Simple and effective, reusable and quite painless if the condemned is first sedated on a gurney with common surgical anesthesia. Do not allow witnesses to view the beheading. Simply allow them to see the body from the shoulders down. Allow him to say his final words, knock him out with the drugs, then wheel him into the device face up so that his head goes through the opening. Begin the countdown and then have a doctor pronounce him dead once everyone sees his body shudder as the blade drops. Public spectacles were a mistake with the original guillotine and undermine it's simplicity and effectiveness.

Comment It's on the internet so that's kind of a problem (Score 1) 379

Seriously. It's on the internet so it will never be what you want it to be. I can't speak for anyone but myself here but I'm at my most "sane"where anything online is concerned when I don't give a shit about it. Internet things are simultaneously incredibly important and completely worthless. The idea is usually important but as soon as you involve human beings in your holy quest to make a free encyclopedia or a free operating system or anything else you could do online for the betterment of well, "everyone" you bring in some life-crushing assholes who disagree with you. Note, you may very well be someone else's version of a life-crushing asshole. You probably are. You have to be able to walk away from it.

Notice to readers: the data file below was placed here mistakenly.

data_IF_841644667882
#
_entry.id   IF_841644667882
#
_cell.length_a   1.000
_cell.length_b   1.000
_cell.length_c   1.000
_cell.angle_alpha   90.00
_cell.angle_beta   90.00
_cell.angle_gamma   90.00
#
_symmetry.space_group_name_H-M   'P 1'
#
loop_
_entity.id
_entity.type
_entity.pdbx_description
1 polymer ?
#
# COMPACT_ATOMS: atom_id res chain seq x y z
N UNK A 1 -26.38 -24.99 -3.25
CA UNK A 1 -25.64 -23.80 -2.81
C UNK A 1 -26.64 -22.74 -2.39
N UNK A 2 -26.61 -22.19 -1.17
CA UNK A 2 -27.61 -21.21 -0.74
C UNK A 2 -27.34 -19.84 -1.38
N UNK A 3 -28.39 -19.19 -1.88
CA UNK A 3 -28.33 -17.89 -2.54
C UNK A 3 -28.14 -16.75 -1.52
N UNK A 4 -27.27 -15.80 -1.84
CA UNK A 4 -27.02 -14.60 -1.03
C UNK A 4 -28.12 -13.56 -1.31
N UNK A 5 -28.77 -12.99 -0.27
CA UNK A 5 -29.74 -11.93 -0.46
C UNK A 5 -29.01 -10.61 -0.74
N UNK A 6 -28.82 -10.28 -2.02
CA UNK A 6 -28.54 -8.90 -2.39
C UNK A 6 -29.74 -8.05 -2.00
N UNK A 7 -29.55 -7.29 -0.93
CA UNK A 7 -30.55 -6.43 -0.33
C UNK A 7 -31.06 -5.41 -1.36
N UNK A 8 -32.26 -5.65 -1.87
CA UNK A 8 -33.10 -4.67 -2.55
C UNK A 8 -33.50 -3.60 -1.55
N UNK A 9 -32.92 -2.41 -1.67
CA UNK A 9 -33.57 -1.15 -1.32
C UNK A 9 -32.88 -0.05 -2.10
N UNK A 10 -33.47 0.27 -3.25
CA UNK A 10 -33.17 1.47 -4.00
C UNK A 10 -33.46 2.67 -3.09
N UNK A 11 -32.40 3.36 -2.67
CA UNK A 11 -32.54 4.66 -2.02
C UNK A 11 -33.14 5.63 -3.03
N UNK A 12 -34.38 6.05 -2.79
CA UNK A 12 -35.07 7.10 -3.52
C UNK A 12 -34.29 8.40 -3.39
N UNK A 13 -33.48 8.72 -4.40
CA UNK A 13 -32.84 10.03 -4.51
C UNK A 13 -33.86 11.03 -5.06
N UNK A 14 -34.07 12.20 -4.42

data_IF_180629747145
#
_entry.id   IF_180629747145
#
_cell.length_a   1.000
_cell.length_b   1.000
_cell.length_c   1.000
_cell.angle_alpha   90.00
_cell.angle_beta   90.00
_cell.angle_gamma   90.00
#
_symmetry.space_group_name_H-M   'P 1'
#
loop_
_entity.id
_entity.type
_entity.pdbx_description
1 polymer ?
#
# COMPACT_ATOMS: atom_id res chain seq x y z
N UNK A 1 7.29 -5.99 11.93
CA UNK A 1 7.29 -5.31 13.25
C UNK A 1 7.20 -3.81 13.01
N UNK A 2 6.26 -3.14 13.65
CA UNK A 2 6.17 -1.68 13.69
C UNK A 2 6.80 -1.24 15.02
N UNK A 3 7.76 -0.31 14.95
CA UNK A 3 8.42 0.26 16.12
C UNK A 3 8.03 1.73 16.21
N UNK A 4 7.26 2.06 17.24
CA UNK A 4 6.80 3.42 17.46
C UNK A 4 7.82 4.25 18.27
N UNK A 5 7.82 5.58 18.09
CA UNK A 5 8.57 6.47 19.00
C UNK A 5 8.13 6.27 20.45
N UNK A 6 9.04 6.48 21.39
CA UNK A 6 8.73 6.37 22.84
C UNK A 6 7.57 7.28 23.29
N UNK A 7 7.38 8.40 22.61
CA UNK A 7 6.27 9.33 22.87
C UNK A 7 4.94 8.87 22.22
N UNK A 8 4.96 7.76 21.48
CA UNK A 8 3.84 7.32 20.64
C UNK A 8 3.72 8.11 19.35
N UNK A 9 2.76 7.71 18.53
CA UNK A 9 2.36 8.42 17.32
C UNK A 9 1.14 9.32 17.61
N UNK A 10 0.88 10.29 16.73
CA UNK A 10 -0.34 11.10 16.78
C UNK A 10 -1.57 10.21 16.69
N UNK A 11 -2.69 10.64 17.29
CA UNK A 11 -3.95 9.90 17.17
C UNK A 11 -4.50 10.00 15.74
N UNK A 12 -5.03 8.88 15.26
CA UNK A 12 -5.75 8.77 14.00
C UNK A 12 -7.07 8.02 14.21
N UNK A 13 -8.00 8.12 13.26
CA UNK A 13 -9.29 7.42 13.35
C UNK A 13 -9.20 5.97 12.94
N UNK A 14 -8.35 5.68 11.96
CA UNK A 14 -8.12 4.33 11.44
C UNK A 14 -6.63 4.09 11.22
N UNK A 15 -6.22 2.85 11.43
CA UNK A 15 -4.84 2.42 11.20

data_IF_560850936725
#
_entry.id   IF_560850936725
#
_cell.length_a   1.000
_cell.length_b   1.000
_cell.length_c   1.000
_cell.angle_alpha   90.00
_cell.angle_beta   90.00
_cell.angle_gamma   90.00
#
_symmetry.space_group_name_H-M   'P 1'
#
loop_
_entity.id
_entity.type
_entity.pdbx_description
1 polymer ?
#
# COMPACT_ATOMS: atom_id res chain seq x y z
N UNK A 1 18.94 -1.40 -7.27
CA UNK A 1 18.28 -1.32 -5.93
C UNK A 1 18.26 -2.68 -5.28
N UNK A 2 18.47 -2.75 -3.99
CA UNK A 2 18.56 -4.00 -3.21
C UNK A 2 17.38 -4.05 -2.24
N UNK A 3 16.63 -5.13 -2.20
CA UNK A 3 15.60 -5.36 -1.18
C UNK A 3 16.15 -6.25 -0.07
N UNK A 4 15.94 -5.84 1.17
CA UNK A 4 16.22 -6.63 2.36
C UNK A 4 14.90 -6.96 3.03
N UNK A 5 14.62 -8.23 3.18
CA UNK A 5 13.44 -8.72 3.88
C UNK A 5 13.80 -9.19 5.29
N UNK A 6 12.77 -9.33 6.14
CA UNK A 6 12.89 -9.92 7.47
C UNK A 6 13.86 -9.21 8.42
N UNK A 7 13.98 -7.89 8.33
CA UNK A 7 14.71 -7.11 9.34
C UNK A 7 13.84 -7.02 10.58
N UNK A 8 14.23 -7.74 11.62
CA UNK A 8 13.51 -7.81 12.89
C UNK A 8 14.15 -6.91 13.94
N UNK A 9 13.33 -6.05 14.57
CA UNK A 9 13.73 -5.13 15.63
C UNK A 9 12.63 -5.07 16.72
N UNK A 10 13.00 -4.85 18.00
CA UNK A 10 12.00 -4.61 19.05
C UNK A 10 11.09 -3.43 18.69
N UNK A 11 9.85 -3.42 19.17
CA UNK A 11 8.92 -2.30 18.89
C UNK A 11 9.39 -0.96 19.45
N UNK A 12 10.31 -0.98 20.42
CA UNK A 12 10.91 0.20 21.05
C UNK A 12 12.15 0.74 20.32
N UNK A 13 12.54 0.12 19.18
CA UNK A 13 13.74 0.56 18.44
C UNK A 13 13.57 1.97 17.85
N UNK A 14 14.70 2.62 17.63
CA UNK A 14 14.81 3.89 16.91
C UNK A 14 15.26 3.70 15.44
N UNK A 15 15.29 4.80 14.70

Comment Re: Saddled with Windows 10 (Score 2) 314

My 2012 MacMini is in much the same boat. It's plenty powerful for my (admittedly simple) needs. It can be upgraded though. Once I upgraded to SSD's and 16GB of RAM I've never had a problem with it's performance. Apple (or Microsoft) can't sell me something if I don't need it and I don't need a new computer. The last one I bought works great.